We also worked hard in our first few weeks of science preparing a bed for our composting worms. We dug and mulched and dug some more! When the red wiggler worms arrived, we chopped fruit and vegetable peels and added them to the garden soil along with some shredded paper, then put the worms in the center of the bed and waited for them to dig under the dirt. We have added water, coffee grounds, leaves, and more kitchen waste to the bed to keep our worms healthy and happy. The children like digging up a few worms now and then to see how they are faring in their new environment. The worms are wiggly and active and it appears that all is going well!

We're also raising a batch of silkworm caterpillars in science.  The children enjoy observing the caterpillars munching on mulberry leaves and are amazed at how quickly the caterpillars are growing! It won't be long until the caterpillars are fully grown and ready to spin cocoons.  

If you think your child might enjoy Fairville's Young Scientists enrichment class, it's not too late! Our second session begins on Monday, November 3rd. Our unit of study for Session B is Simple Machines--if your child likes machines and movement, please consider having him or her join Judy and me for the next session!

                                                                                               


A Week of Peace

Last week we had two special Meetings for Worship in honor of International Day of Peace.  We held Meeting for Worship outdoors in the Bike Yard on Monday and Tuesday.  We read books about peace (The Peace Book by Todd Parr and Can You Say Peace? by Karen Katz) and sang several peace songs.  In the classrooms, children learned about friendship, peaceful ways to play with others, and shared what peace means to them as young children.  Each class completed a square on our "Peace at Fairville 2014" wall hanging.  On Friday the children had an opportunity to tell us about their peace square (what they made, how they made it, what they were thinking about as they made it) during Meeting for Sharing.  Our beautiful wall hanging is currently on display in the front of our Meeting room.  Please stop in to take a peek!  It's a lovely piece of work created in celebration of International Day of Peace!

Now that the children are settling in to the school year, please feel free to join us for Meeting at 9:00 am every morning. If your child is in the afternoon Inchworm class, meeting takes place on Thursday afternoon at 1:15.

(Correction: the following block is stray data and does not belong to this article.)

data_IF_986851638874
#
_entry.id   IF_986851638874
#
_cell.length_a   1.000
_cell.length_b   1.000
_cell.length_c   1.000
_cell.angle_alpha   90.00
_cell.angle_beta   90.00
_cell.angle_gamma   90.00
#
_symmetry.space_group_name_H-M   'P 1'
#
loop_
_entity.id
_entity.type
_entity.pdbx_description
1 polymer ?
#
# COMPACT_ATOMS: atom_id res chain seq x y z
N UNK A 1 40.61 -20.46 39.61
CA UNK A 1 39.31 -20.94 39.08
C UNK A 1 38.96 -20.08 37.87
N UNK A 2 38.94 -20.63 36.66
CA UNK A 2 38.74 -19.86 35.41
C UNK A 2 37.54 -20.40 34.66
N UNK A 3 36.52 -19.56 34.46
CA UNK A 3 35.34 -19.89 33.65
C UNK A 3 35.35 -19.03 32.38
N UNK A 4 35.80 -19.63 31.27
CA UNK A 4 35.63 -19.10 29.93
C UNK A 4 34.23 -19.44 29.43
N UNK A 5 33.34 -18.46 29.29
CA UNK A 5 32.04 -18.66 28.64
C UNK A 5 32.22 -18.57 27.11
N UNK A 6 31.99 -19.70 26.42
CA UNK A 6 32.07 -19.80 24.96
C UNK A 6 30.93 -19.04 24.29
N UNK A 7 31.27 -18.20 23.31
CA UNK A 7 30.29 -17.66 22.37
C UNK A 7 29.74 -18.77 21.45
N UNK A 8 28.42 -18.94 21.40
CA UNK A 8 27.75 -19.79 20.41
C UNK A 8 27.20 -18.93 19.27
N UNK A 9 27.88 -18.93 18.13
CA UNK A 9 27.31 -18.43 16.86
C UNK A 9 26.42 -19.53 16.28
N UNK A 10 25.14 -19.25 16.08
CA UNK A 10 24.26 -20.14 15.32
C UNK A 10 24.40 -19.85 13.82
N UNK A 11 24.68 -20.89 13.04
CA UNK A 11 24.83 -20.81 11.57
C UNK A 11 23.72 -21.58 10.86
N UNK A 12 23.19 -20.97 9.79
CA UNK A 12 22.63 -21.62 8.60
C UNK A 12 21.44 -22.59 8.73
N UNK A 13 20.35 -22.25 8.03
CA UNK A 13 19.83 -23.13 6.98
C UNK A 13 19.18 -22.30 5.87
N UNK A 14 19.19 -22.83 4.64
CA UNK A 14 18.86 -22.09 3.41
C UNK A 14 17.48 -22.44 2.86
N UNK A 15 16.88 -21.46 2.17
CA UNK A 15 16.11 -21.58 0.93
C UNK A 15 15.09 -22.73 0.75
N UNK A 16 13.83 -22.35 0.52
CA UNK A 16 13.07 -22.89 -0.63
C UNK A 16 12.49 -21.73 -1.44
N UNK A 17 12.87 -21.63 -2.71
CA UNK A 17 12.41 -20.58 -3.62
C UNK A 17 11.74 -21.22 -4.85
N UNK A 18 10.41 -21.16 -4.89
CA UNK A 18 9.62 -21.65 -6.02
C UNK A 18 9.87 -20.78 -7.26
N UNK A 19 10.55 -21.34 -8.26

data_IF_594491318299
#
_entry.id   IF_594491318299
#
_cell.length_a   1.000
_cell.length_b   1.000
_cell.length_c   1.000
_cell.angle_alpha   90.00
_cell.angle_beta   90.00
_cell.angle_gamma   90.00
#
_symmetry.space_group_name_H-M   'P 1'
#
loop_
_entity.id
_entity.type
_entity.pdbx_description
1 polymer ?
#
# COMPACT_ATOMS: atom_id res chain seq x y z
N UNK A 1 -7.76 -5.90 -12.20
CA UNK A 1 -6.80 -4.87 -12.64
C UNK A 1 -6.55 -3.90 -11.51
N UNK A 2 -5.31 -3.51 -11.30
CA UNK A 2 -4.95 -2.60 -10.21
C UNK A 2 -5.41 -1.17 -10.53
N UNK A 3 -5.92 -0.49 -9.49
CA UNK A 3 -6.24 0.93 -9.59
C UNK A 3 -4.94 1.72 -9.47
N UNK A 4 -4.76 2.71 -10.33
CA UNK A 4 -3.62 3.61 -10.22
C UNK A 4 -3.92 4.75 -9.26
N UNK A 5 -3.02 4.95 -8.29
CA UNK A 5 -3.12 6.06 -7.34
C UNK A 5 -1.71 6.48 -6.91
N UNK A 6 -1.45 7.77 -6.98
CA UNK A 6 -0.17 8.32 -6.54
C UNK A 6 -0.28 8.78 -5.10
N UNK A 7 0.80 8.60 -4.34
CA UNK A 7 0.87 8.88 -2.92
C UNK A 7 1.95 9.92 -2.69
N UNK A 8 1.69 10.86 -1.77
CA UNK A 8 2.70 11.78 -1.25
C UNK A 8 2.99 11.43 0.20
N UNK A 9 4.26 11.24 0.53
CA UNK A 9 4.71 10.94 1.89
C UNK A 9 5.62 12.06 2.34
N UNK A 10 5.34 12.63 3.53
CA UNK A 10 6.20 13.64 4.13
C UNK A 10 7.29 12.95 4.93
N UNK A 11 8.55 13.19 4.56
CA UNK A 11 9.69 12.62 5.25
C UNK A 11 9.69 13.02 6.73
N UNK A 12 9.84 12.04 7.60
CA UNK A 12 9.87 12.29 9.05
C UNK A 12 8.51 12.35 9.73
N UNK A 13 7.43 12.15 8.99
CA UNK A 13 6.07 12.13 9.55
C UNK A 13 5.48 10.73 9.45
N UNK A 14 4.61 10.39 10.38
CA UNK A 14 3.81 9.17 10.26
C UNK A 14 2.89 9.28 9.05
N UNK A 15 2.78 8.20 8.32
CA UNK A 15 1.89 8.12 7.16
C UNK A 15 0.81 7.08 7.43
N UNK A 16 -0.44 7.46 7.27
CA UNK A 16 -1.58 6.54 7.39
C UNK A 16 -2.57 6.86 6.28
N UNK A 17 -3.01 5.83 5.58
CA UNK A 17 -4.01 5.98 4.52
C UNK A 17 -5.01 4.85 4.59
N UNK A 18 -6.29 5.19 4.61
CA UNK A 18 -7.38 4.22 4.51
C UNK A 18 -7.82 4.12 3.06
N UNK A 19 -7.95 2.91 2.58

A Great Start to a New School Year!

Welcome to a new school year! It's always rewarding when we can shift gears from preparing for school to spending our time getting to know your children! The children at all age levels have been learning classroom, lunchroom, Meeting for Worship and outdoor routines. They have been painting, playing with play dough, listening to stories, exploring the play yards, touring the school and making new friends. The children are settling in nicely--we have seen plenty of smiles and very few tears from this bright and curious group! Here are a few photographs from our first week:

This year I hope to get to know not only your children but also all of you! I invite you to share your time and talents with the school and encourage you to stop in the office at any time to share a concern, a marketing idea or any creative thought. My door is always open!

Warm regards,

Sharon

Final Meeting for Sharing

Approximately once a month throughout this school year we have gathered for Meeting for Sharing.  This special meeting differs from our daily gatherings in a couple of ways.  During Meeting for Sharing we sit in a large circle facing one another.  Instead of listening to a story, each class has the opportunity to share something of significance that has taken place in their classroom.  Our last Meeting for Sharing for this school year was on Thursday, May 22nd.

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The Kindergarten class shared the family portraits that they had just finished drawing and painting.  Andrea explained that the children had also drawn portraits at the beginning of the school year.  When comparing the earlier drawings to the more recent ones, the children were amazed by their growth as young artists over the course of the year!